Carcinoembryonic Antigen (CEA)
|See Also||Lab Tests|
Carcinoembryonic antigen or CEA is a protein normally found in fetal gut tissue. Detectable serum levels normally disappear by birth. However, CEA found in adults is used as a tumor marker for determining the extent of disease and prognosis in patients with cancer, particularly gastrointestinal or breast. It is also used in monitoring the disease and its treatment., 
- CEA is found in patients with a variety of carcinomas.
- Chronic smokers have also been found to have elevated CEA levels.
- A steadily rising CEA level is often the first sign of tumor recurrence.
- CEA can also be detected in body fluids other than blood which can be indicative of metastasis.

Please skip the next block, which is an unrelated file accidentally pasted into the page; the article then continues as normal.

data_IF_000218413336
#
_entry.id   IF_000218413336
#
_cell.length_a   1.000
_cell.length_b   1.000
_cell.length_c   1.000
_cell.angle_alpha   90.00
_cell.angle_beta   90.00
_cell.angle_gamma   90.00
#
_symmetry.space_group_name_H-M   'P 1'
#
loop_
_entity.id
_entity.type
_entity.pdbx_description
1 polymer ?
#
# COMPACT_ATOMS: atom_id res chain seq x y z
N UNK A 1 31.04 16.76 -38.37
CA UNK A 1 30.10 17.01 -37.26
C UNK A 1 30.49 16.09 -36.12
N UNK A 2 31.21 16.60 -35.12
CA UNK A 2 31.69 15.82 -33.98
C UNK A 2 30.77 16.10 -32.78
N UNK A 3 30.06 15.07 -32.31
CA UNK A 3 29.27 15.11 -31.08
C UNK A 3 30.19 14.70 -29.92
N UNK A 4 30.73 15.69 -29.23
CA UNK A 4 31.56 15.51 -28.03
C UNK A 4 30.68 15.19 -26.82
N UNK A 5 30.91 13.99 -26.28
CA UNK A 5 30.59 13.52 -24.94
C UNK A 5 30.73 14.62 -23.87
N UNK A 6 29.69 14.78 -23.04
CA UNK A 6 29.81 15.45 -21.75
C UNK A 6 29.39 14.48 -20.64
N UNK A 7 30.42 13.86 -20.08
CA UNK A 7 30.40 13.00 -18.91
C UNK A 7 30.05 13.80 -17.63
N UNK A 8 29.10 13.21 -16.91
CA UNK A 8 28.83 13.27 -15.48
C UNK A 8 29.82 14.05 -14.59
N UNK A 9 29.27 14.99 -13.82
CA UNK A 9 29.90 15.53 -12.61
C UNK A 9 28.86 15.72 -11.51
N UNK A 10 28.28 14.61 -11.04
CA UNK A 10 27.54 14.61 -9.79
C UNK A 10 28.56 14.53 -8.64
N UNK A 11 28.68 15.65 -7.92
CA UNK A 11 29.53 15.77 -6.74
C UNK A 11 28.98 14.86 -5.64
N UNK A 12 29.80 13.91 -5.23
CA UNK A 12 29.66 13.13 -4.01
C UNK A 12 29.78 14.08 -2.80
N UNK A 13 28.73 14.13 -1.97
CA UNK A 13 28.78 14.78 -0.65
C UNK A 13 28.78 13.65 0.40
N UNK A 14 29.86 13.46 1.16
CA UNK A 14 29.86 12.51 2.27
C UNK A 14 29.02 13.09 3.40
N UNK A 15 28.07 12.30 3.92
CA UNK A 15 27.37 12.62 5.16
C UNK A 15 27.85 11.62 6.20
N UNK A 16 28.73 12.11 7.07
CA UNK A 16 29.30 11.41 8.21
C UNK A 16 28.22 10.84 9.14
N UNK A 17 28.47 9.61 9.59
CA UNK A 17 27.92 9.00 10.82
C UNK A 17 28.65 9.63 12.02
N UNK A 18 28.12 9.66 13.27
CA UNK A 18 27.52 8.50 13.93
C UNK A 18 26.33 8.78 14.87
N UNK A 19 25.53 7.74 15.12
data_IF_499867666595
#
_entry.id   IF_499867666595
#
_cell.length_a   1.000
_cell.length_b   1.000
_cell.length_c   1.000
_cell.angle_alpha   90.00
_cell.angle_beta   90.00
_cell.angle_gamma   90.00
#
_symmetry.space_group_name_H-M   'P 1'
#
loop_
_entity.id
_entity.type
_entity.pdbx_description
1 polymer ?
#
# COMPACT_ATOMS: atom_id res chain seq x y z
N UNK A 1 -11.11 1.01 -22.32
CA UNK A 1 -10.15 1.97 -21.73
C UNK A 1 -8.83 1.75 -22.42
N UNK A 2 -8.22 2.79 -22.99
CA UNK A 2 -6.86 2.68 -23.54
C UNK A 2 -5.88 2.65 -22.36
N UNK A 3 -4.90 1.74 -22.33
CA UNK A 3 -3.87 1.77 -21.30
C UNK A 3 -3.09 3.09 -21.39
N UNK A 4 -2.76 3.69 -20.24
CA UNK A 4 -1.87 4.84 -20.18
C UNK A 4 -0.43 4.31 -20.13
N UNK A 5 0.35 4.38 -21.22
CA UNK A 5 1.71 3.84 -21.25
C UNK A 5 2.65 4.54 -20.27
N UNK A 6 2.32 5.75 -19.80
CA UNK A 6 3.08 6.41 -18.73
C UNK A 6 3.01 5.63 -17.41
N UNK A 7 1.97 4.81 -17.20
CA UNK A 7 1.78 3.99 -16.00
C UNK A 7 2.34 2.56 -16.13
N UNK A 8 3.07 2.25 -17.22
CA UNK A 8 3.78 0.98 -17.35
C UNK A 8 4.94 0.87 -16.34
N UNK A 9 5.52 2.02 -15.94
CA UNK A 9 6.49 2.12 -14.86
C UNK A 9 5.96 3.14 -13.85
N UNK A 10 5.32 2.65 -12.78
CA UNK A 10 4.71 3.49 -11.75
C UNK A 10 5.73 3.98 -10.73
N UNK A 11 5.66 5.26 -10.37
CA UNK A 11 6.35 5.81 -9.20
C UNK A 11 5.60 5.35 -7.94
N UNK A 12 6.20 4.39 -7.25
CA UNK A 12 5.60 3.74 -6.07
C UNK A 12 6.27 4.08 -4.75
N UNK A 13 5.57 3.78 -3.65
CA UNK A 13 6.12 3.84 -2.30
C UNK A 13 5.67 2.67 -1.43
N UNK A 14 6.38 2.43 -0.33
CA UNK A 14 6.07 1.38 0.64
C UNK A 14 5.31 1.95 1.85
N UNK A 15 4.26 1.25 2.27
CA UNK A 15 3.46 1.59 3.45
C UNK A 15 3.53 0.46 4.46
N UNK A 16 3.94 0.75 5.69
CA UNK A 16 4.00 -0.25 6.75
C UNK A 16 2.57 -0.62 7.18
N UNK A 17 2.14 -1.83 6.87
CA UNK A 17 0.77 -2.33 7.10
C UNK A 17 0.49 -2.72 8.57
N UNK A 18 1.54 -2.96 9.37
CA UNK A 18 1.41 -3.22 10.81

- No fasting is required.
- Factors which can cause increased levels:
- smoking, benign diseases (e.g. cholecystitis, colitis, diverticulitis) and especially liver diseases (e.g. hepatitis, cirrhosis)
- Factors which can cause decreased levels:
- None noted
High levels indicate:
- Cancer (GI, breast, lung, pancreatic, hepatobiliary)
- Inflammation (colitis, cholecystitis, pancreatitis, diverticulitis)
- Peptic ulcer
- CA 27.29 and CA 15-3: These antigens are tumor-associated serum markers available for staging breast cancer and monitoring the treatment of disease.
- CA 19-9: This tumor marker is elevated in pancreatobiliary tumors and colorectal tumors.
- Pagana Kathleen D, Pagana Timothy J (2006) Mosby's Manual of Diagnostic and Laboratory Tests, Mosby, Inc
- Weatherby Dicken, Ferguson Scott (2002) Blood Chemistry and CBC Analysis: Clinical Laboratory Testing from a Functional Perspective, Bear Mountain.